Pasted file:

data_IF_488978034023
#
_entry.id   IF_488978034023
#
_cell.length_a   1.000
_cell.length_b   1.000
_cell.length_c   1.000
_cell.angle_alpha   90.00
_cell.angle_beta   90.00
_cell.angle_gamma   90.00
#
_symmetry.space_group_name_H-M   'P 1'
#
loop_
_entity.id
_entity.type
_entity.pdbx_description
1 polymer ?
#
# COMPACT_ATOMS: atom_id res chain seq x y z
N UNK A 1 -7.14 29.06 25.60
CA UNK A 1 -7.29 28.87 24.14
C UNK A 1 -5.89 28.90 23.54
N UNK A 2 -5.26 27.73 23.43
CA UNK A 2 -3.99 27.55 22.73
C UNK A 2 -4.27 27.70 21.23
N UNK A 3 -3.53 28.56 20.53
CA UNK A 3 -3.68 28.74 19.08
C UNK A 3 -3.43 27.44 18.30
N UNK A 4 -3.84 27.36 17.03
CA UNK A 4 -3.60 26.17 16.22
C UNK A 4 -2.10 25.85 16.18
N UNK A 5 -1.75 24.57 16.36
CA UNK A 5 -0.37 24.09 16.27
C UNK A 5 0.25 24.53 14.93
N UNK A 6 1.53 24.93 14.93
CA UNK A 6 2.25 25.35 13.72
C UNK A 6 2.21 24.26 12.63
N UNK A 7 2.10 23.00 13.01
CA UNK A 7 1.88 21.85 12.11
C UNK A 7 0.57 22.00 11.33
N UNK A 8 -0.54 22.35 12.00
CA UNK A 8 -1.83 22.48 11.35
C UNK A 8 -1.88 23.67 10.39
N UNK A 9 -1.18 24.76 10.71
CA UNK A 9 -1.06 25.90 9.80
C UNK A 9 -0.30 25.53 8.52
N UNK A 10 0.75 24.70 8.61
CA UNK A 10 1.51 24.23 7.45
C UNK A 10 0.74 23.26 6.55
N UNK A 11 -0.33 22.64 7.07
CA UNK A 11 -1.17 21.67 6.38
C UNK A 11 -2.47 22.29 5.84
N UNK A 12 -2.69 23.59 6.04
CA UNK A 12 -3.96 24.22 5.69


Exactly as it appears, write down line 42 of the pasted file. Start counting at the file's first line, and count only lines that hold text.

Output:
N UNK A 8 -0.54 22.35 12.00